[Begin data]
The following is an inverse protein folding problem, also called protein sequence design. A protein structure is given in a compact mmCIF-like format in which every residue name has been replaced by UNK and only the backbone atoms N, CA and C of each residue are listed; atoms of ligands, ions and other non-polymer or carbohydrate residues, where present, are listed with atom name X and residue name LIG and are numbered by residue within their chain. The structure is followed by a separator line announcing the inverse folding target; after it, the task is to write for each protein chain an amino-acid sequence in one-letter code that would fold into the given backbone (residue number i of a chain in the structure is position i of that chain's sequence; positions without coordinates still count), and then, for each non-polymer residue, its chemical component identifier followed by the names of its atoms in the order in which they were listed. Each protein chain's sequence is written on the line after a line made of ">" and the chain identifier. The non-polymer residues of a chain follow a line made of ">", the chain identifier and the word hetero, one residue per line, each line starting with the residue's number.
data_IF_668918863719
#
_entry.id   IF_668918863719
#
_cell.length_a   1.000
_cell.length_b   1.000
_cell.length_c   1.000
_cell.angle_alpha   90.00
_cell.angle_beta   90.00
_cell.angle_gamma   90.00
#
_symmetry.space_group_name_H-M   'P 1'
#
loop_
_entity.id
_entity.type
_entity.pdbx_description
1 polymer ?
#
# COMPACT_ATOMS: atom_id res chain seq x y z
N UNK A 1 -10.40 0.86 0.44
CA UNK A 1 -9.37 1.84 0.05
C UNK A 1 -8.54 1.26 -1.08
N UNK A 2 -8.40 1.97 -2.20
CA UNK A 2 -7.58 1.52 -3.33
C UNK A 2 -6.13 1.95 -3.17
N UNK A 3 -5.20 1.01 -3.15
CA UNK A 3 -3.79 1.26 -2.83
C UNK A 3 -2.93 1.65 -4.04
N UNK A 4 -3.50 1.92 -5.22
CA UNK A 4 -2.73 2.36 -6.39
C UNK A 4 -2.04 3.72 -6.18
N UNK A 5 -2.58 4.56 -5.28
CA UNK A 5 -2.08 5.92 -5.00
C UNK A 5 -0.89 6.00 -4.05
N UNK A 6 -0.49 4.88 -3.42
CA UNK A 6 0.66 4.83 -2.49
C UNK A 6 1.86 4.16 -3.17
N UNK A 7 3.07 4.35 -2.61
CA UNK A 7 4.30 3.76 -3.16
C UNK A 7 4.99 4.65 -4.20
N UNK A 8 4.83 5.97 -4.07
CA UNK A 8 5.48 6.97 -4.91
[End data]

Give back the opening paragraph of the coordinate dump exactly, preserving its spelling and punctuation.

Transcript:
The following is an inverse protein folding problem, also called protein sequence design. A protein structure is given in a compact mmCIF-like format in which every residue name has been replaced by UNK and only the backbone atoms N, CA and C of each residue are listed; atoms of ligands, ions and other non-polymer or carbohydrate residues, where present, are listed with atom name X and residue name LIG and are numbered by residue within their chain. The structure is followed by a separator line announcing the inverse folding target; after it, the task is to write for each protein chain an amino-acid sequence in one-letter code that would fold into the given backbone (residue number i of a chain in the structure is position i of that chain's sequence; positions without coordinates still count), and then, for each non-polymer residue, its chemical component identifier followed by the names of its atoms in the order in which they were listed. Each protein chain's sequence is written on the line after a line made of ">" and the chain identifier. The non-polymer residues of a chain follow a line made of ">", the chain identifier and the word hetero, one residue per line, each line starting with the residue's number.